The Smithsonian’s National Museum of American History is adding the gown Grammy Award-winning opera singer Renée Fleming wore when she sang the National Anthem at the 2014 Super Bowl to its permanent collections. An opera superstar, Fleming was the first opera singer to perform the national anthem at the Super Bowl, singing for a global audience of more than 111 million viewers. The gown will be on view June 14 through July 6 as part of the museum’s celebration of the Star-Spangled Banner bicentennial.
The ensemble was designed and custom made specifically for the event by famed fashion designer Vera Wang at the request of Fleming. It includes a black gown with pleated accents at the waist and an ivory silk faille floor-length wrap coat with exposed shoulder and hand-draped detail.
“When the NFL asked me to sing the ‘Star-Spangled Banner’ at the Super Bowl, my first reaction was disbelief,” said Fleming. “To offer this audience a completely different style of singing from the great pop and country performers of past years was a real departure for them and a great honor and challenge for me. One of the elements of the performance was the dress. It had to be dignified, appropriate for the 50-yard line surrounded by players and soldiers and suitable for whatever February in New Jersey might bring. I assumed a coat was in order, but my friend, the great American designer Vera Wang, famous for her impeccable taste and ability to design for Olympic skaters, created the perfect look, and one that was also true to her own sophisticated aesthetic. The gown will always be, for me, a treasured memory of that day. I am delighted that the National Museum of American History has added it to their collection.”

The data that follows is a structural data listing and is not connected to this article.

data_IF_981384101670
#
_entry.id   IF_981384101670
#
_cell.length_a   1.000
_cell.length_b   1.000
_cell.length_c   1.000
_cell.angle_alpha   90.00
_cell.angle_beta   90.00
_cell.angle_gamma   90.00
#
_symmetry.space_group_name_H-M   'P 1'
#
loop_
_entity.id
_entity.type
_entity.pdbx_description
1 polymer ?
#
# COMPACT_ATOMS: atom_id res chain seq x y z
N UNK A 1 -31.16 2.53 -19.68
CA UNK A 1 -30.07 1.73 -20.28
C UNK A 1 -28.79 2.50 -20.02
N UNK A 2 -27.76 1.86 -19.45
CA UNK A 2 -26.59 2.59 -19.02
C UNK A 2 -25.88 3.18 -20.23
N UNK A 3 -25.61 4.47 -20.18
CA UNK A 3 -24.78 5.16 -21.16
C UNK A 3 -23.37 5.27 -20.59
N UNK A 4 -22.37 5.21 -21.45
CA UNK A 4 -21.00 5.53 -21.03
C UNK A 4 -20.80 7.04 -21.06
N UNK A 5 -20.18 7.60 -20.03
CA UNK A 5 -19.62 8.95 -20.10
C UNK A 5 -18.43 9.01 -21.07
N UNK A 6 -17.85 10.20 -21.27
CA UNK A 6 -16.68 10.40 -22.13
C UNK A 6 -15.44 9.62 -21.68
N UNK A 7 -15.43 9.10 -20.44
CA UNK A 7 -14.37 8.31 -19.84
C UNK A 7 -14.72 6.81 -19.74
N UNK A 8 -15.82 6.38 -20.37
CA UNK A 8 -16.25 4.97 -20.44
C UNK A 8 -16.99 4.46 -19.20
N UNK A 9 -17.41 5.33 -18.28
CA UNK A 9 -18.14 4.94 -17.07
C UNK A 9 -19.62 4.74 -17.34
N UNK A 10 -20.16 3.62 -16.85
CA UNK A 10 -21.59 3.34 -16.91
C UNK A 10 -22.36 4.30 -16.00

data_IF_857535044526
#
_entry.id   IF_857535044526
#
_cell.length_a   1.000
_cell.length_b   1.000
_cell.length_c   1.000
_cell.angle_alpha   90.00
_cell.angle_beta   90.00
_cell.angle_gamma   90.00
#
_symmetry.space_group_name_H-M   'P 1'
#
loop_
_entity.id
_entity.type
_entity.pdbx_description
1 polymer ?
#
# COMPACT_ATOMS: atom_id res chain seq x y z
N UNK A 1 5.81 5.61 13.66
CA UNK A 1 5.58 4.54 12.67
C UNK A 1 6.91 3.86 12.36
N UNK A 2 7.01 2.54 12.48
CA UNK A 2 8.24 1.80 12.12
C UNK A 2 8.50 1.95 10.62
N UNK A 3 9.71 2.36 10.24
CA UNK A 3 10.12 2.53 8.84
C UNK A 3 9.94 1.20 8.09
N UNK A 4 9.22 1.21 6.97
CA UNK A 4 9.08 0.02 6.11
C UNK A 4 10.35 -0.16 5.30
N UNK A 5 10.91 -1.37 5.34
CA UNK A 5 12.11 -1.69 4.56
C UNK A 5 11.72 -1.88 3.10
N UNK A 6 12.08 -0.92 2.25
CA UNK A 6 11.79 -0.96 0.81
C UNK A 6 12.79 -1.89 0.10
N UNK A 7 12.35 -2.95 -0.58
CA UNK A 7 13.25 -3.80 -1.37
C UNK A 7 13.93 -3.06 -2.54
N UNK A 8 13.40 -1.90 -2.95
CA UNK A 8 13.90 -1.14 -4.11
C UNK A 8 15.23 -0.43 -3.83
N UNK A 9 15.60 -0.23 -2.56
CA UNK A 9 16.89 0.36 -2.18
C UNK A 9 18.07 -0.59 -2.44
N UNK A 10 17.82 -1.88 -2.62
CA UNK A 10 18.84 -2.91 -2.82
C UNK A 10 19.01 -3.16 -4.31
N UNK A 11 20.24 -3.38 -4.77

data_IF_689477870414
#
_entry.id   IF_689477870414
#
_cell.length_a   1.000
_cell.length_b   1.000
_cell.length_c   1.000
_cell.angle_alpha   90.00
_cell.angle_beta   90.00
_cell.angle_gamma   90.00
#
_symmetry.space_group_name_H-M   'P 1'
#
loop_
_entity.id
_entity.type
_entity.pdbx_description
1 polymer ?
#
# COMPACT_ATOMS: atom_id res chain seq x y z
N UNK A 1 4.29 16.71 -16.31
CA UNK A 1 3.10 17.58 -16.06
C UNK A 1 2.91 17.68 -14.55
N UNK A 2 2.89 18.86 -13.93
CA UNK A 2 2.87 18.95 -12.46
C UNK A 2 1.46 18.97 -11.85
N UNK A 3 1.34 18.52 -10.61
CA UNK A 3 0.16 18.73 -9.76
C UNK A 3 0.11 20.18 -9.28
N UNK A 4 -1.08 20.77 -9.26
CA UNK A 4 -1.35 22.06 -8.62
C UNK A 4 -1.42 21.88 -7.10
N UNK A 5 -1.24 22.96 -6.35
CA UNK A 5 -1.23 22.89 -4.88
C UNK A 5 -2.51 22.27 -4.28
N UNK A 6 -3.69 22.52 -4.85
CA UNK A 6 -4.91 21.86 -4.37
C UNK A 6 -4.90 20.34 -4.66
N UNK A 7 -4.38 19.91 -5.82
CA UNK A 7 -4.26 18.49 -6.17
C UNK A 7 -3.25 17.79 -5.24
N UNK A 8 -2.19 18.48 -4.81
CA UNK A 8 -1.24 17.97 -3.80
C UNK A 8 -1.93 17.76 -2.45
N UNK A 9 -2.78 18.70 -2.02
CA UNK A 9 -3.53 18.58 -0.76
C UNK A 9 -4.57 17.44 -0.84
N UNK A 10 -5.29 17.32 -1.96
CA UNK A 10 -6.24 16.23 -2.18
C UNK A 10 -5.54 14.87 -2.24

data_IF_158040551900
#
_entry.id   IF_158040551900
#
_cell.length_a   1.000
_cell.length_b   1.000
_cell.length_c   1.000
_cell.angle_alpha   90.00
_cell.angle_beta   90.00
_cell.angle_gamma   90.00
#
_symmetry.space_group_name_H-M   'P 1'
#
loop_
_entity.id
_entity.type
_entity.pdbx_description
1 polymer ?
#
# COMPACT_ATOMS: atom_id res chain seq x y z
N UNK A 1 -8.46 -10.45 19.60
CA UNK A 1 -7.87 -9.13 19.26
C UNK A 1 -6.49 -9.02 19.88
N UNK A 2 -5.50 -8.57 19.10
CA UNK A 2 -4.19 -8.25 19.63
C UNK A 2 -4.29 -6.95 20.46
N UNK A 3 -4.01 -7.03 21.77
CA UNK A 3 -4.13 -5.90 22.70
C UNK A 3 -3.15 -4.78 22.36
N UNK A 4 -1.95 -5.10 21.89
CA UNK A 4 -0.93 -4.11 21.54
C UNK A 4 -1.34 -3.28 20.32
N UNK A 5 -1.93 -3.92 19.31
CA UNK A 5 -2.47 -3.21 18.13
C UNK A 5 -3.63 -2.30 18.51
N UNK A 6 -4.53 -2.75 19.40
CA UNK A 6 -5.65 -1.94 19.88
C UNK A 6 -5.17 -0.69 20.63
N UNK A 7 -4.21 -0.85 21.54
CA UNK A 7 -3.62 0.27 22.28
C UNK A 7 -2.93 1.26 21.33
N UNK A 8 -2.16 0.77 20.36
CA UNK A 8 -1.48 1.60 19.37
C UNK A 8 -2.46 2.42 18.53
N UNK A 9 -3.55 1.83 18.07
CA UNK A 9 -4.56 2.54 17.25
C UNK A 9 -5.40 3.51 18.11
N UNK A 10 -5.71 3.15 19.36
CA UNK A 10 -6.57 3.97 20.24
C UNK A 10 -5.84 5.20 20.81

“Museum curators collect objects that tell a significant story; better yet are those artifacts that tell more than one story,” said John Edward Hasse, the museum’s curator for American music. “Beyond opera, Fleming’s gown also speaks to other themes we explore at the museum: the fluid, dynamic, boundary-breaking character of American music; the Star-Spangled Banner; football as the leading modern American sport; television as the mass medium that brings together the public in a way no other medium can; celebrity in the 21st century; haute-couture fashion; and the cultural contributions of Asian-Americans—what a rich nexus in a single museum object.”
In celebration of the Star-Spangled Banner’s 200th anniversary, the National Museum of American History will host “Raise It Up! Anthem for America,” a national sing-along event in which Americans across the country will come together and sing their anthem on Flag Day, June 14, at 4 p.m. EDT, creating a moment of national unity. The museum will also feature the reunion of two of America’s most iconic symbols: the flag itself, on view at the museum, and Francis Scott Key’s original manuscript, on loan from the Maryland Historical Society for a short-term display from June 14 through July 6. Americans worldwide are encouraged to participate in the Flag Day celebration by hosting their own singing events, recording their performances and sharing them using #raiseitup. More information about how to participate is available at anthemforamerica.si.edu.
Known as “the people’s diva” and winner of the 2013 Grammy Award for Best Classical Vocal Solo, Fleming performs in the world’s greatest opera houses and concert halls. Bringing new audiences to classical music and opera, and performing a wide range of vocal music, Fleming is known for reaching across musical genre divides. She has sung with Pavarotti, Placido Domingo, Elton John, Sting, Lou Reed, Josh Groban and even the Muppets.
In 2012, President Barak Obama awarded Fleming the National Medal of the Arts, the nation’s top artistic award. Last fall she led a three-day festival at the John F. Kennedy Center for the Performing Arts titled American Voices, celebrating singing of all kinds, including Broadway, classical, bluegrass, country, gospel, pop, rock and jazz. A biography is available at www.reneefleming.com.
Through incomparable collections, rigorous research and dynamic public outreach, the National Museum of American History explores the infinite richness and complexity of American history. For more information, visit http://americanhistory.si.edu. The museum is located at 14th Street and Constitution Avenue N.W., and is open daily from 10 a.m. to 5:30 p.m. (closed Dec. 25). Admission is free.